Attended a talk by Gina, a male to female transsexual last night. A lot of what she said made me quite angry - not at her, but at the prejudice and sniggers that she has to put up with on an almost daily basis. Trained as a solictor, she has had to take cleaning jobs, and says that she finds it extremely difficult to find work, despite being highly qualified. Members of her family have disassociated themselves from her, her doctor was clueless and had to rely on her to tell him how to proceed and she regularly gets abuse from members of the Great British Public. As I understand it, the current situation with transsexual people is that they have to live for a couple of years as a member of the opposite sex before they can be considered for medical treatment. As Gina explained, that only really works if the rest of society is prepared to accept that. But they're not. The suicide rate for transexual people is high - as high as 50%. Gina began her talk by pleading for acceptance, understanding and tolerance. It made me think about the way that gay people were classed as freaks or medical abberants and accordingly victimised in the 1950s. Gina is not a freak. But the rest of society is. Her outlook is that there's not much point in trying to change older people in society - their attitudes have hardened and they're too set in their ways. Instead, she is concerned with going into schools - talking to young people. She's remarkably brave and incredibly dignified. She also spoke about her ambivalence at being cast in with gay, lesbian and bisexual people, as well as transvestites. With LBGT it seems that the "T" is very much tagged on the end. People who try to be sympathetic tell her "Some of my best friends are gay" as if that makes it OK. Maybe we need to rewrite LGBT as TBLG?

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I am a probably the most pure example of a Type-A personality you will ever meet. I was always first finished at school and spent most of my time waiting for everyone to catch up with me. I wolf down my food before anyone else, jiggle my knees or tap my fingers when sitting, finish people's sentences (in my head), walk fast, talk fast and type fast, am always thinking of where I have to be next, find it hard to "relax" and am impatient, especially if I have to wait.

This has had its advantages over the years - I'm very productive - which has resulted in promotions at work. I used to be so fast that sometimes quality would suffer, but I think I've got over that. I seem to get a lot more done than most people, and I think it's the reason why I find it hard to put on weight. But there are downsides to it as well. I'm almost always on time - and can't stand people who are late - I view it as a form of power when someone makes you wait for them. I have a quick temper which can flare up and be over in seconds, which makes me rueful, but at least provides bystanders with entertainment. If I stop doing things I get bored, and I particularly don't like routines or monotony. I find relaxed Type-B's very difficult to be around - especially if they don't seem to possess a passion for anything. Diffidence or "slacking" annoys the hell out of me. Or at least it does for about five minutes. Then I'm over it and on to the next thing...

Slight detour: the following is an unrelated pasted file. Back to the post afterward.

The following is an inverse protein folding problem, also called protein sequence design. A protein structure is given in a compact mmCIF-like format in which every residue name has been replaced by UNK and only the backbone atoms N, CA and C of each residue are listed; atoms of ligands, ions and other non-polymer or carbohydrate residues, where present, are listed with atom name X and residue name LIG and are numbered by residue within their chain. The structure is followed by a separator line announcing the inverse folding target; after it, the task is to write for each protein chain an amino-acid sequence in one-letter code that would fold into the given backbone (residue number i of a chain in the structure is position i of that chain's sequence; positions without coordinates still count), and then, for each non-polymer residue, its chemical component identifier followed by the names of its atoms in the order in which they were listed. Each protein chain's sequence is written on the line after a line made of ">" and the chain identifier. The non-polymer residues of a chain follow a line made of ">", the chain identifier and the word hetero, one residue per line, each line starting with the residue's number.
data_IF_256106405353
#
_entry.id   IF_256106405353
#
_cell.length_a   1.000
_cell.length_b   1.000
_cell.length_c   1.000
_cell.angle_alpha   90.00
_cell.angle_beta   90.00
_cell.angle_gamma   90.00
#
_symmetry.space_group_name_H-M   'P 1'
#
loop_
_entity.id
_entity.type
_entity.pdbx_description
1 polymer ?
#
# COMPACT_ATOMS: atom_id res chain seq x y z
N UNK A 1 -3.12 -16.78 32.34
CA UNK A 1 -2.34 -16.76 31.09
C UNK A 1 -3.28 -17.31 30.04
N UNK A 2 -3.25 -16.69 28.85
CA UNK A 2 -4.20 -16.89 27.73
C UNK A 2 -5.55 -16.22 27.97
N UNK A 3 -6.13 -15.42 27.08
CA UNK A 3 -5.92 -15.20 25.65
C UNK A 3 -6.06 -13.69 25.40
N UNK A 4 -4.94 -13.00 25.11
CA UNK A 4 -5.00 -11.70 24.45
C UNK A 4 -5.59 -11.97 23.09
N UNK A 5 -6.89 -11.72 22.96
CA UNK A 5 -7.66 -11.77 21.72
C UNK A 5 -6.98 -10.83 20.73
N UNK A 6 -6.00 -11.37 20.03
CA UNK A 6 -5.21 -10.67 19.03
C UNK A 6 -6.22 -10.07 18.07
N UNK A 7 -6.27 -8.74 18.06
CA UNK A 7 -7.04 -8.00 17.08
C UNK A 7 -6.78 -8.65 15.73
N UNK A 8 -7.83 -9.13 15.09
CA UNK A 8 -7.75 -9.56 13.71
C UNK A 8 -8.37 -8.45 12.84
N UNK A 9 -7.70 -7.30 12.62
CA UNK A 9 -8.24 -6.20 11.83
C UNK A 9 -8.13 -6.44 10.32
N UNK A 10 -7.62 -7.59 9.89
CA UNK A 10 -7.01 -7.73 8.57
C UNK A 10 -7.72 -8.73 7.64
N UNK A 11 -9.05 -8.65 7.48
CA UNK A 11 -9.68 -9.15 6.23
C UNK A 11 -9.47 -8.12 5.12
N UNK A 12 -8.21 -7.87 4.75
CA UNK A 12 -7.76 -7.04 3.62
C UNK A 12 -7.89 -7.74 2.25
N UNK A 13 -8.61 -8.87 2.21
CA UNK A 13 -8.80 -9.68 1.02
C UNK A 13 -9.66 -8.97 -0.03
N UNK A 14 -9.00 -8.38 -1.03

Tuesday, October 21, 2003

Hurrah, Pop Dizzy is back - with more pictures, more colour and more sarcasm than ever.

Like Zbornak, I recently saw and enjoyed Party Monster (I'm starting to think that my blog should be retitled "Everything that Zbornak said yesterday minus the stuff on Angela Lansbury") Shame on the Guardian for giving it 1 star - snobs! My favourite part of the film was when James St. James advises Michael Alig on how to be a super success on the disco/party circuit. You enter a party, saying hello to everyone, especially people you don't know, and then make your way round the room, telling everyone you've lost your friend. You friend is doing the same thing, but in a counter-clockwise direction. When you finally meet up there is much squealing and clapping, and then you go back round the room telling everyone you've found your friend. Do that for three months and you'll be the toast of New York. (I paraphrase, but you get the idea.) I was kind of missing Parker Posey who seems to be an essential ingredient for New York disco films, but Chloe Sevigny made up for it.

I haven't bought a lifestyle magazine for a week now, and Naomi Cleaver's evil "Other People's Houses" has finished, so I think my home addiction is coming to an end. I'm afraid I went a bit far when I decided to paint a huge burgendy square on one of the walls of the spare room. People are kindly calling it a bold statement.

Me and my fella were the first people to move into my swanky new building. Since we moved in, an Asian couple have moved in upstairs (although they're never there). A middle-aged white couple also moved in last week. The company who own the building have been advertising it in my fussy local newspaper every week and last week decided to run a two page spread about it, with lots of fuss and fanfare. Quotes that I emailed them on request about "high specifications" and "superb aftercare packages" were freely used. A photographer was also summoned, to take pictures of the happy residents living in their sophisticated surroundings. Now reader, guess who appeared in these photographs:

a) the gay couple
b) the Asian couple
c) the white heterosexual couple

It was C. Need you ask?

Thanks to Tivo, I have been indulging in rather downbeat B Movies all week: The Omega Man, The Illustrated Man and The Blob. This all led to a rather maudlin conversation last night which started with "what's the point of it all?" and ended with "The only thing we can be certain of is death." I think I need some frothy romantic comedy to raise my spirits.